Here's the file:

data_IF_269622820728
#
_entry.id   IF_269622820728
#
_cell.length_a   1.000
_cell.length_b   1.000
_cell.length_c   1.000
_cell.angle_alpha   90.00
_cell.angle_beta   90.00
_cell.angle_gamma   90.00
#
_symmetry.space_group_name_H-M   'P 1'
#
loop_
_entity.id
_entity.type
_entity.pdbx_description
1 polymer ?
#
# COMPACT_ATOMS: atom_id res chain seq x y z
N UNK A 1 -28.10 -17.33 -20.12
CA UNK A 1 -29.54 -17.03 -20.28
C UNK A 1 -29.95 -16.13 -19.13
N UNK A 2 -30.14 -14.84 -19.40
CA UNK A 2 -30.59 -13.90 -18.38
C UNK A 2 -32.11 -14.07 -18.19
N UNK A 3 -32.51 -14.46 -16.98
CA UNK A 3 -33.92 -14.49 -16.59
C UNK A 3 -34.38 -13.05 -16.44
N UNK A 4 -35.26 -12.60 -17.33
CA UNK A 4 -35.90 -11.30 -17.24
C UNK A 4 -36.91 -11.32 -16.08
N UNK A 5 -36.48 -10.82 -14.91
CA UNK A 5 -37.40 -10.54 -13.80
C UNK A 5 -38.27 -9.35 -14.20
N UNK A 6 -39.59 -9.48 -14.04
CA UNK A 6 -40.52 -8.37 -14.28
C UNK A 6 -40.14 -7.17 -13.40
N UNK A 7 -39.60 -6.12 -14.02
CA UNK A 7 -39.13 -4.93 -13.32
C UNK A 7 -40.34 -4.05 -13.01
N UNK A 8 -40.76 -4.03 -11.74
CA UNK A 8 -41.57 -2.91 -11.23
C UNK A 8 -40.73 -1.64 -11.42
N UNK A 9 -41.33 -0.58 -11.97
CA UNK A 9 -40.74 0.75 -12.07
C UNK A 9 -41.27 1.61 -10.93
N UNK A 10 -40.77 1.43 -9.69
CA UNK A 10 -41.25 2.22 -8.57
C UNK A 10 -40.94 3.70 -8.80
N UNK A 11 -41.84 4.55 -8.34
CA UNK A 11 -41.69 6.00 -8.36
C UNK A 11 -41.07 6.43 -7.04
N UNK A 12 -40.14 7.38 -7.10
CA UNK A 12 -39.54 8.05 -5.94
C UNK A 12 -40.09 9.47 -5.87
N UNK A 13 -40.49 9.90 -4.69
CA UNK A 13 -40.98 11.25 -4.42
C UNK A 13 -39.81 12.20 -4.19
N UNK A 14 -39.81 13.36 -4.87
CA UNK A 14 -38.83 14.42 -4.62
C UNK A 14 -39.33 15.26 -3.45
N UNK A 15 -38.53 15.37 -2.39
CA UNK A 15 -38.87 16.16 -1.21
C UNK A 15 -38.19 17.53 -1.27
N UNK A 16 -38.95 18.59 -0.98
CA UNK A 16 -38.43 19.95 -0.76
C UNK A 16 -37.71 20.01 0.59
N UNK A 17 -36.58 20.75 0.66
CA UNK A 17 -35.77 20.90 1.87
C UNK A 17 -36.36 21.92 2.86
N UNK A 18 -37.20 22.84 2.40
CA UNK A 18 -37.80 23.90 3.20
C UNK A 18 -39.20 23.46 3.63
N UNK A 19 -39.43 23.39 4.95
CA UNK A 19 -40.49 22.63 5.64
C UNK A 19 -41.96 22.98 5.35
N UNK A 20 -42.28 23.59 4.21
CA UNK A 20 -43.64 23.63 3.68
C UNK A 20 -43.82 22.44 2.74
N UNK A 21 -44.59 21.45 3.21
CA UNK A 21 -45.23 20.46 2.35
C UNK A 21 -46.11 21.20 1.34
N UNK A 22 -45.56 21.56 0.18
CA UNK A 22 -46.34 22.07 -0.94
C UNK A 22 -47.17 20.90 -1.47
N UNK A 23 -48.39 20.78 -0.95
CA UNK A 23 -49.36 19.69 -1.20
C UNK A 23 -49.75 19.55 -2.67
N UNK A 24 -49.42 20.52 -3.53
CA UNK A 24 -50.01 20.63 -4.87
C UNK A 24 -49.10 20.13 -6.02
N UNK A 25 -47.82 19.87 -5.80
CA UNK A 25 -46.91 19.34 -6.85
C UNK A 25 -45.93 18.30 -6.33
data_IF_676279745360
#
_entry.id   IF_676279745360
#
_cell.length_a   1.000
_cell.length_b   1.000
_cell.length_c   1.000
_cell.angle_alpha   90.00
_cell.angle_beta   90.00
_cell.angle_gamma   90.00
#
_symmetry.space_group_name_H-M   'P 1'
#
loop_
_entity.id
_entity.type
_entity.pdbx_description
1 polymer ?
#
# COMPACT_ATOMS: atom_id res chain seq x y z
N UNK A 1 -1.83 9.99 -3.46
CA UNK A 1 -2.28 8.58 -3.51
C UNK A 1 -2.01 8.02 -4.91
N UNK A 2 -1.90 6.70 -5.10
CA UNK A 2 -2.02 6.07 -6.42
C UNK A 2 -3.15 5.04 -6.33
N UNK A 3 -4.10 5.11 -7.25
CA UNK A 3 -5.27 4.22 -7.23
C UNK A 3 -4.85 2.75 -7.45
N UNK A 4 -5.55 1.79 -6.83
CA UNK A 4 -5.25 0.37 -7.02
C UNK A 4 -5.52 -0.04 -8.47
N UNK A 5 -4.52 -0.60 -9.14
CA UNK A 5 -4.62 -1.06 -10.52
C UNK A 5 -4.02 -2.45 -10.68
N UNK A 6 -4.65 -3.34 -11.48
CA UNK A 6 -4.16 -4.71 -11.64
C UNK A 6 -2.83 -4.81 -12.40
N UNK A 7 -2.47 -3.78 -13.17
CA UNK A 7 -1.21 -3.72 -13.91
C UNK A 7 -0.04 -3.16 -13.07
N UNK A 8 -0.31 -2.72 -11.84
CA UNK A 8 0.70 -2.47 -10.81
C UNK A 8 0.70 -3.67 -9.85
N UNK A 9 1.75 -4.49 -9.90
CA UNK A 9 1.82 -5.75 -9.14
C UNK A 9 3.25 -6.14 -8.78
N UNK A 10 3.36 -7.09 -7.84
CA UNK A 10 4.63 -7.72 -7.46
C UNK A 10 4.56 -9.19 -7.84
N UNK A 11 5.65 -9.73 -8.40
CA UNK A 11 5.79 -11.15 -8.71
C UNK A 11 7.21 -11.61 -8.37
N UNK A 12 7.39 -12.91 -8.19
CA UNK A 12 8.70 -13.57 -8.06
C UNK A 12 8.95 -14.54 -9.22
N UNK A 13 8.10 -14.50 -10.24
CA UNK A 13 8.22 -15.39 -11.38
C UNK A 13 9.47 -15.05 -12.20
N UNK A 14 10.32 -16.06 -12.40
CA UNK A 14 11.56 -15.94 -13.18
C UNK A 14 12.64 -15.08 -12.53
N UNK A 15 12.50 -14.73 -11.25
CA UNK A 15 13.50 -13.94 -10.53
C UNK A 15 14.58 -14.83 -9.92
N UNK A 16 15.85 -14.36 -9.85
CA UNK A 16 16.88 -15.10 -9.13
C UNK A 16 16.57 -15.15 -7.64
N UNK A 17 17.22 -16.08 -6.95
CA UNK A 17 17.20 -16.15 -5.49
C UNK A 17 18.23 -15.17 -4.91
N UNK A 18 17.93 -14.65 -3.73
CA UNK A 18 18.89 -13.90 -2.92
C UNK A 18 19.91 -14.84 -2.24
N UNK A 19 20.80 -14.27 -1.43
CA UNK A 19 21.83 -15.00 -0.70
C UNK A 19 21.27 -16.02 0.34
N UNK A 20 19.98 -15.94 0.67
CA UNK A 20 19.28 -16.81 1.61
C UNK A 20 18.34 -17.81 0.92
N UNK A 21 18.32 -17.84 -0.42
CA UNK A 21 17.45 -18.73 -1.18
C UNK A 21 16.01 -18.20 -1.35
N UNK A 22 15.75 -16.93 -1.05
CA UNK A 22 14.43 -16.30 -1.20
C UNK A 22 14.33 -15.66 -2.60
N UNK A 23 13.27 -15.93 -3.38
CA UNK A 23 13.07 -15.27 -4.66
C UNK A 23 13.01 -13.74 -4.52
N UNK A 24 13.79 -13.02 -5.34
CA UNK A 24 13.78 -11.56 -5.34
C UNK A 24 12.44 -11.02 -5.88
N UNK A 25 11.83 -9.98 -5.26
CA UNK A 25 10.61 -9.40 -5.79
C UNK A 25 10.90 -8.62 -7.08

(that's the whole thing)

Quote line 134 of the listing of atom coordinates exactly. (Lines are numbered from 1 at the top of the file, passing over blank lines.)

N UNK A 7 -2.47 -3.78 -13.17